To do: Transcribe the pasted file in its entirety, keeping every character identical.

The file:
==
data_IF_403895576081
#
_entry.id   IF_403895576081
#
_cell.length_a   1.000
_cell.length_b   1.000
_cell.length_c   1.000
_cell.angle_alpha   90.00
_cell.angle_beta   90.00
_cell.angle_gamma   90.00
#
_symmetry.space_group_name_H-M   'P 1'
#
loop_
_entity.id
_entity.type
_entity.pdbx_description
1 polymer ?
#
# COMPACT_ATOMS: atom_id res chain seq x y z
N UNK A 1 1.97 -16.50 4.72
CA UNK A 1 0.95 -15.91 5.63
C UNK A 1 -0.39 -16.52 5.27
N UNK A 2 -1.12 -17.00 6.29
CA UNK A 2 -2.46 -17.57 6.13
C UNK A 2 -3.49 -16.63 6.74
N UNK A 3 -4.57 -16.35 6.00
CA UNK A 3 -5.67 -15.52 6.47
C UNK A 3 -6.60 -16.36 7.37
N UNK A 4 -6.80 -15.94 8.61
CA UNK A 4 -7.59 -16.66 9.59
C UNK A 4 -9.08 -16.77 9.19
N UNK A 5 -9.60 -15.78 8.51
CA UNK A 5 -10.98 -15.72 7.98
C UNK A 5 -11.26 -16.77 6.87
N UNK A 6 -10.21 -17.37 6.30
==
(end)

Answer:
data_IF_403895576081
#
_entry.id   IF_403895576081
#
_cell.length_a   1.000
_cell.length_b   1.000
_cell.length_c   1.000
_cell.angle_alpha   90.00
_cell.angle_beta   90.00
_cell.angle_gamma   90.00
#
_symmetry.space_group_name_H-M   'P 1'
#
loop_
_entity.id
_entity.type
_entity.pdbx_description
1 polymer ?
#
# COMPACT_ATOMS: atom_id res chain seq x y z
N UNK A 1 1.97 -16.50 4.72
CA UNK A 1 0.95 -15.91 5.63
C UNK A 1 -0.39 -16.52 5.27
N UNK A 2 -1.12 -17.00 6.29
CA UNK A 2 -2.46 -17.57 6.13
C UNK A 2 -3.49 -16.63 6.74
N UNK A 3 -4.57 -16.35 6.00
CA UNK A 3 -5.67 -15.52 6.47
C UNK A 3 -6.60 -16.36 7.37
N UNK A 4 -6.80 -15.94 8.61
CA UNK A 4 -7.59 -16.66 9.59
C UNK A 4 -9.08 -16.77 9.19
N UNK A 5 -9.60 -15.78 8.51
CA UNK A 5 -10.98 -15.72 7.98
C UNK A 5 -11.26 -16.77 6.87
N UNK A 6 -10.21 -17.37 6.30